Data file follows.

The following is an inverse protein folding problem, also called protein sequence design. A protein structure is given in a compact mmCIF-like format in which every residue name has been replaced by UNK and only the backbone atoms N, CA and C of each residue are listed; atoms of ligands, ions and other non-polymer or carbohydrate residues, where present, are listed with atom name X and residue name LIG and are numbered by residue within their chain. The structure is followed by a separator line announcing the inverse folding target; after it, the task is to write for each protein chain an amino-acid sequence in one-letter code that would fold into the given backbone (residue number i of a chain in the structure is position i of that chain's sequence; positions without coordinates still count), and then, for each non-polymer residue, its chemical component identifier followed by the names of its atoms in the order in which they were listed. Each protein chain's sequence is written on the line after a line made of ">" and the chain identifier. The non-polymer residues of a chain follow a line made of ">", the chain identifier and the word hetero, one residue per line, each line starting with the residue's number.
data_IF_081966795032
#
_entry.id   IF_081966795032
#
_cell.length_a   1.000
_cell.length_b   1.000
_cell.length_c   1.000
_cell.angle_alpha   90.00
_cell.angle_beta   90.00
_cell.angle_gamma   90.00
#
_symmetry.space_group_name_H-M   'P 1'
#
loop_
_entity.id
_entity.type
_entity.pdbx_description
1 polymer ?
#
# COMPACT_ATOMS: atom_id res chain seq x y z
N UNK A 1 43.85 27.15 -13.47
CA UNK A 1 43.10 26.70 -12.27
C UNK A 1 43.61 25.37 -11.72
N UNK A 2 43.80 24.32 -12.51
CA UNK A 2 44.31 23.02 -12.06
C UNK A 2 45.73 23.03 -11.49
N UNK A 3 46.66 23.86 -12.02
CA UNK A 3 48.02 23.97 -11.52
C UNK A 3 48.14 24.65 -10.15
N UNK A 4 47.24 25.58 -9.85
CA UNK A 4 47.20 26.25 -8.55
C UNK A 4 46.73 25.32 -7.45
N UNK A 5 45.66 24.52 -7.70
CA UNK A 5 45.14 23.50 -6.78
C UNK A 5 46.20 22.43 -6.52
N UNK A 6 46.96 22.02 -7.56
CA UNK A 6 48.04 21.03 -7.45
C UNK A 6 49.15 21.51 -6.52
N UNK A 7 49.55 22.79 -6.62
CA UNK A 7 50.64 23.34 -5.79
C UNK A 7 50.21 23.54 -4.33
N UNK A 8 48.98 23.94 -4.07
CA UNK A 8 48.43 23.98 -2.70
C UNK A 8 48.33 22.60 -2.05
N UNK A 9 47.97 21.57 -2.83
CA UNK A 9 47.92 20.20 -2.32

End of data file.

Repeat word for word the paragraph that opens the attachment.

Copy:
The following is an inverse protein folding problem, also called protein sequence design. A protein structure is given in a compact mmCIF-like format in which every residue name has been replaced by UNK and only the backbone atoms N, CA and C of each residue are listed; atoms of ligands, ions and other non-polymer or carbohydrate residues, where present, are listed with atom name X and residue name LIG and are numbered by residue within their chain. The structure is followed by a separator line announcing the inverse folding target; after it, the task is to write for each protein chain an amino-acid sequence in one-letter code that would fold into the given backbone (residue number i of a chain in the structure is position i of that chain's sequence; positions without coordinates still count), and then, for each non-polymer residue, its chemical component identifier followed by the names of its atoms in the order in which they were listed. Each protein chain's sequence is written on the line after a line made of ">" and the chain identifier. The non-polymer residues of a chain follow a line made of ">", the chain identifier and the word hetero, one residue per line, each line starting with the residue's number.